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You are here: Platypus /Archive for tag Fred Halliday

A panel discussion event held on May 28th, 2010, at the 2010 Platypus International Convention held at the School of the Art Institute of Chicago.

To many on the Left today, opposition to imperialism has become a political litmus test of sorts, but historically anti-imperialism was by no means an exclusively leftist political projectâwhether we are speaking of right-wing anti-colonialism in the metropole or in the colonies. In light of these confusions, this panel seeks to clarify the character of the imperialism question on the Left from the Second International to the contemporary anti-war movement, in three interrelated papers. The first will begin at the end of this trajectory by examining anti-anti-imperialist discourse on the Left from the debate Bill Warrenâs Imperialism through Bosnian solidarity in the 1990s and the writings of anti-anti-imperialist leftists such as Fred Halliday, Christopher Hitchens, and Moishe Postone after 9/11. It will address centrally the question of the status and strategic significance of left anti-imperialism in the context of a moribund world revolution as well as in light of the 19th century Marxist legacy respecting the National Question. The second paper will revisit the foundational debates on "imperialism" in the Second International and the early Comintern. By returning to this locus classicus the aim is to examine the impetus given to the âcolonial questionâ by the Bolshevik Revolution and the formation of the Third International. The interconnection for Lenin and Third International radicals between the national and the colonial questions with world revolutionary strategy came to be unhinged for later apologists of Third World nationalism. The third will consist a close consideration of the Stalinization of the imperialism question with special reference to the Communist parties of India and Pakistan from 1928-1968. This is a particularly appropriate test case given the centrality of the subcontinentâs centrality in the history of decolonization and the fact that the Marxist Left in India emerged only after the Stalinization of the international Left.

Panelists
Atiya Khan
Spencer Leonard
Sunit Singh

The Decline of the Left in the 20th Century Toward a Theory of Historical Regression THE ABANDONMENT OF EMANCIPATORY POLITICS in our time has not been, as past revolutionary thinkers may have feared, an abandonment of revolution in favor of reformism. Rather, because the revolutionary overcoming of capital is no longer imagined, reformism too is dead. As the task of achieving human society beyond capital has been abandoned, nothing worthy of the name of politics takes its place, nor could it. The project of freedom has now altogether receded from view. For, while bourgeois thinkers like Hegel were no doubt mistaken in their identification of capital with freedom, they nevertheless grasped that the question of freedom only poses itself with reference to the capital problematic.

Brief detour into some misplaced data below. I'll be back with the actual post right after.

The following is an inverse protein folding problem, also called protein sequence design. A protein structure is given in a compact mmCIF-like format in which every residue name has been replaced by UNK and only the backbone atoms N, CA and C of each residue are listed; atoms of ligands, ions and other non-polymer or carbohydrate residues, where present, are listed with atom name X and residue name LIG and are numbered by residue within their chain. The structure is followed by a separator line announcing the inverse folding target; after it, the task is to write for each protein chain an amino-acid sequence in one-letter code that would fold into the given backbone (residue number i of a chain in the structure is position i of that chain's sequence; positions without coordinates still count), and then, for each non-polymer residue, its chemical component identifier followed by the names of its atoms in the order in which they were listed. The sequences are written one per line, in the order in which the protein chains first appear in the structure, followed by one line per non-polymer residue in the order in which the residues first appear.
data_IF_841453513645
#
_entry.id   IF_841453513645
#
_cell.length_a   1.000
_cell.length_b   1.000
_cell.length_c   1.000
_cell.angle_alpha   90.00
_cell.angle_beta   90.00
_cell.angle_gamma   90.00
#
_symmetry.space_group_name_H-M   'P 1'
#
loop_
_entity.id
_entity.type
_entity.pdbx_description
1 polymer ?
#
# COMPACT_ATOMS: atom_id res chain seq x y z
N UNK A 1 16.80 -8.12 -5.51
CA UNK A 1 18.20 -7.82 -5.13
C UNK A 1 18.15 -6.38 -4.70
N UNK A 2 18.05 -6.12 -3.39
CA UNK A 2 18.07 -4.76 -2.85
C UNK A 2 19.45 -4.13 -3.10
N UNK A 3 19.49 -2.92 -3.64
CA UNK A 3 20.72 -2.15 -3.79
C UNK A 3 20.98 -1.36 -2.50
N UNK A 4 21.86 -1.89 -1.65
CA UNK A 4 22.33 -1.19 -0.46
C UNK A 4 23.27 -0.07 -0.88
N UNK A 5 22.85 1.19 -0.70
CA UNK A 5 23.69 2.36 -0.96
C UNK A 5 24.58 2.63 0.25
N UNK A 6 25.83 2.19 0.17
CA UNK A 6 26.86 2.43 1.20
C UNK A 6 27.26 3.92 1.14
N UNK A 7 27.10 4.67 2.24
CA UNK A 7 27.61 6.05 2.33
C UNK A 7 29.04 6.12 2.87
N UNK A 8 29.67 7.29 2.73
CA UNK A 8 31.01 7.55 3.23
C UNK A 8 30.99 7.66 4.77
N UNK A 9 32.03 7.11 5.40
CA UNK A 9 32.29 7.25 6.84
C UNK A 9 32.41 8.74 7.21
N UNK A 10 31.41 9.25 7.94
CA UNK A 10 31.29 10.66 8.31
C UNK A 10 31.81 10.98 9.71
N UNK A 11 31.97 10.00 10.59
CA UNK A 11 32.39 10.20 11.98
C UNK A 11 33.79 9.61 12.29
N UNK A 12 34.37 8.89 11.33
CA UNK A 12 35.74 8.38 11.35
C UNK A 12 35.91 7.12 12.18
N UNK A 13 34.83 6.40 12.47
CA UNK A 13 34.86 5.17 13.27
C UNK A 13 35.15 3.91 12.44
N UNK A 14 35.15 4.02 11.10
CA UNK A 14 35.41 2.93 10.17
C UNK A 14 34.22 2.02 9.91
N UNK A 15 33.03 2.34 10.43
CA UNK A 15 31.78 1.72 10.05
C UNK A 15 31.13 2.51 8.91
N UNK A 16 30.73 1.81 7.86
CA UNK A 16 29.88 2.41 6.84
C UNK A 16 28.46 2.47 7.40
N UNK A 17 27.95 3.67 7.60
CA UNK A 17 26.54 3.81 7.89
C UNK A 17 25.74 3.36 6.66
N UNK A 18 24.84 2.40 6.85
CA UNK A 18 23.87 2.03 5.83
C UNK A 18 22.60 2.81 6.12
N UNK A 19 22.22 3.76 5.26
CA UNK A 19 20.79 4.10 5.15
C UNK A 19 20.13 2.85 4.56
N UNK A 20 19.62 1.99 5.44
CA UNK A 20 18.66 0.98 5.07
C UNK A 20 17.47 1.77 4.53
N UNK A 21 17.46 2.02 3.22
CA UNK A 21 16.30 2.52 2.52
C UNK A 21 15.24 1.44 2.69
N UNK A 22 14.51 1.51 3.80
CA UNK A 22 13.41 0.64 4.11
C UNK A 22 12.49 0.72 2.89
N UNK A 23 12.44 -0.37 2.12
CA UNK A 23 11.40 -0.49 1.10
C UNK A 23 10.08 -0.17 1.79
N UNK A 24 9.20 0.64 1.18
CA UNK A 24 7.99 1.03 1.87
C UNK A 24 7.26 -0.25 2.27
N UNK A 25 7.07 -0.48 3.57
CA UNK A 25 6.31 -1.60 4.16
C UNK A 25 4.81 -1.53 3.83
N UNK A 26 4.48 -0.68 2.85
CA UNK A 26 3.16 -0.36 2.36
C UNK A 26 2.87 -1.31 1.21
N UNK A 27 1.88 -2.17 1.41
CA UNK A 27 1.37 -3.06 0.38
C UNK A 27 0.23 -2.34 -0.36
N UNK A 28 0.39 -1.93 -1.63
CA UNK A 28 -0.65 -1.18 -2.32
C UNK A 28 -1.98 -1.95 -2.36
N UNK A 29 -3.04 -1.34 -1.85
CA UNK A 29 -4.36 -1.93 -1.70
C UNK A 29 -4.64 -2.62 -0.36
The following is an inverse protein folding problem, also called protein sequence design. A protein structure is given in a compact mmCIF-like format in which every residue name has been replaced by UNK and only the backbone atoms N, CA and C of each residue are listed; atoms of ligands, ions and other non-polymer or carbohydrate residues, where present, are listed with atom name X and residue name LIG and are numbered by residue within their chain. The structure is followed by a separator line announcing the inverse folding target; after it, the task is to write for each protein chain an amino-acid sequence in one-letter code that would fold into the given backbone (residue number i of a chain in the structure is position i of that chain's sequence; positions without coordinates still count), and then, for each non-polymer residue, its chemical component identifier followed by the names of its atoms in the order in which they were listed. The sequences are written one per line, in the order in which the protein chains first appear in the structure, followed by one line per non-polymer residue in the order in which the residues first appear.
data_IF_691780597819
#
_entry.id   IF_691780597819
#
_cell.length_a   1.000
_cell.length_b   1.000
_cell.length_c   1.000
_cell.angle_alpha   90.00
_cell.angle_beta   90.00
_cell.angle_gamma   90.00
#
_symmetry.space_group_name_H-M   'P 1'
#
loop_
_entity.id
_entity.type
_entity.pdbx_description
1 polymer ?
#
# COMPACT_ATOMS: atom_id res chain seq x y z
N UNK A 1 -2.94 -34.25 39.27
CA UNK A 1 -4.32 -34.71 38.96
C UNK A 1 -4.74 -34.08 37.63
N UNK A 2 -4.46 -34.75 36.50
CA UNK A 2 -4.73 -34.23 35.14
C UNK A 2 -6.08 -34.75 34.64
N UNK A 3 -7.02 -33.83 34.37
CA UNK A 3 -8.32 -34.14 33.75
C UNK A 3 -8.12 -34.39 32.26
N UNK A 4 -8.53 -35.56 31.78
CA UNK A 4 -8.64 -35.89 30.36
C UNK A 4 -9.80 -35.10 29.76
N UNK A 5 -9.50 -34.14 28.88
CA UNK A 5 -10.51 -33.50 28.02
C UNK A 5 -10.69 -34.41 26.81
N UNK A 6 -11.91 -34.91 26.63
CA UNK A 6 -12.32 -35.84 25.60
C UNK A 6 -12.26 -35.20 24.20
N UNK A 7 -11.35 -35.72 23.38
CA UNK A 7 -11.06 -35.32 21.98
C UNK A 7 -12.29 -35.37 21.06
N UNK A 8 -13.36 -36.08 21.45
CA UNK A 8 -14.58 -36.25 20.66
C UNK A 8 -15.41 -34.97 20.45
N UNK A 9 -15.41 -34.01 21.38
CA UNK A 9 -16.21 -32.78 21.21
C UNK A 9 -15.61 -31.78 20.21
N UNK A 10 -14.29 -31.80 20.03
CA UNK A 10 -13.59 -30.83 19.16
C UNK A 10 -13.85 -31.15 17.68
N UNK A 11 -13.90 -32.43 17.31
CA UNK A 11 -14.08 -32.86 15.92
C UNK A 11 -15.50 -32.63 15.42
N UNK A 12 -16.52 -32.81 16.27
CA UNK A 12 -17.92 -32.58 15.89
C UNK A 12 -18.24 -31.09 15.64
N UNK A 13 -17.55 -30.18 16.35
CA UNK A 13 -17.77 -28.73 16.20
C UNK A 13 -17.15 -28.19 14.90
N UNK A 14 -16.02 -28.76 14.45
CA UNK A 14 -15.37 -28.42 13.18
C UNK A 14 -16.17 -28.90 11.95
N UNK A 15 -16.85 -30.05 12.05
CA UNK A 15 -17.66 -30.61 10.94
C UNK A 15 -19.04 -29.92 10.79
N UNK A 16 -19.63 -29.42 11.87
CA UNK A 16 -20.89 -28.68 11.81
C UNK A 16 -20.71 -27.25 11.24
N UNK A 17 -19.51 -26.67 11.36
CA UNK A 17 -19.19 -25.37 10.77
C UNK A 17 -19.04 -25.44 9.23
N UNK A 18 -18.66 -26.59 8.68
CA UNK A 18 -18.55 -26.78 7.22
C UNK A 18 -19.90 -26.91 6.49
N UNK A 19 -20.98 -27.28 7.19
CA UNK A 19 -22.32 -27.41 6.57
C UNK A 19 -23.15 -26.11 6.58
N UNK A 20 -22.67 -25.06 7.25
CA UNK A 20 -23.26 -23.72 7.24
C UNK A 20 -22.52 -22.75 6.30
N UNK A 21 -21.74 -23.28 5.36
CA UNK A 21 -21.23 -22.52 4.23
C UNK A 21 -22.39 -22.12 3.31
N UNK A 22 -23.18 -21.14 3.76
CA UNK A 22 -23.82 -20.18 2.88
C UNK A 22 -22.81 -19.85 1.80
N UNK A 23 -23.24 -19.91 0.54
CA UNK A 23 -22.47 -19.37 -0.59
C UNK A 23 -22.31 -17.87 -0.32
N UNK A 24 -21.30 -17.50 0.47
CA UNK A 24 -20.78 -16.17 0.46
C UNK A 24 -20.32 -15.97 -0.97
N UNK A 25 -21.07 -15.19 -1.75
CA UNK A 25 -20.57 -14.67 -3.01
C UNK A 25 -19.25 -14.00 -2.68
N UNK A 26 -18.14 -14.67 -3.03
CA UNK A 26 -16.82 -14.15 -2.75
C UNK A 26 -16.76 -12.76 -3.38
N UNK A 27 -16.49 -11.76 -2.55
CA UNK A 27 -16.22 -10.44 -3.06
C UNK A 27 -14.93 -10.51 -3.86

KARL KORSCH'S SEMINAL ESSAY “Marxism and Philosophy” (1923) was first published in English, translated by Fred Halliday, in 1970 by Monthly Review Press. In 2008, they reprinted the volume, which also contains some important shorter essays, as part of their new “Classics” series.
The nature of the present crisis in Iran Chris Cutrone Confusion on the Left around the 2009 electoral crisis in Iran has been expressed both in defense of President Ahmadinejad's claim to victory as well as by support of Iranian dissidents and protesters. Slavoj Žižek has weighed in, questioning prevailing understandings of the nature of the Iranian regime and its Islamist character. Responses to the current crisis have recapitulated problems on the Left in understanding the Islamic Revolution since 1979. All share in attributing to Iran an autonomous historical rhythm or logic of its own, rather than as a symptomatic effect of a greater history. Žižek has come closest to addressing this issue of greater context, but even he has failed to address the history of the Left.
The following interview was conducted as an email exchange between Andony Melathopoulos and Terry Glavin in December 2008. Terry Glavin is a Canadian journalist, an outspoken critic of the anti-war movement's call to withdrawal foreign troops from Afghanistan and a founder of the Afghanistan Canada Solidarity Committee (afghanistan-canada-solidarity.org).